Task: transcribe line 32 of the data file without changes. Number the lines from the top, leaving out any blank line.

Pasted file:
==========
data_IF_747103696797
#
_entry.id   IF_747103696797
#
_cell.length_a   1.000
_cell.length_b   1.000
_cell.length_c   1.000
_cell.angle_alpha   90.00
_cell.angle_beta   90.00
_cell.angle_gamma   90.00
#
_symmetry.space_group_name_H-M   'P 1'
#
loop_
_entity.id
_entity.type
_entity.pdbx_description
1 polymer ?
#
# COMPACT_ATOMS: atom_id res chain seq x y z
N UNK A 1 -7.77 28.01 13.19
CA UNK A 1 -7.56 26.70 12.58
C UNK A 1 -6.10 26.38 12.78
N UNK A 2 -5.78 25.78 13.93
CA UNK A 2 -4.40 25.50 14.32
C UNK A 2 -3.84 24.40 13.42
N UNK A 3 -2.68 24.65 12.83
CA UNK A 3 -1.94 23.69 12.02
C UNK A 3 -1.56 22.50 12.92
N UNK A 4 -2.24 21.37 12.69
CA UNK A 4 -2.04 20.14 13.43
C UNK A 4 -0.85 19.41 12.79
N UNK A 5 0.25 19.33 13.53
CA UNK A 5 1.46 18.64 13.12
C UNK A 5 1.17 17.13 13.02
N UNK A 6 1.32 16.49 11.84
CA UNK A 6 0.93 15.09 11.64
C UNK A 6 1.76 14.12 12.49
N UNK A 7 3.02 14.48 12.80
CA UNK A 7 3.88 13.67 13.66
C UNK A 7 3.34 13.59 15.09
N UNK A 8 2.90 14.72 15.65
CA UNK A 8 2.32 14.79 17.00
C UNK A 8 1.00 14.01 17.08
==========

C UNK A 4 -0.85 19.41 12.79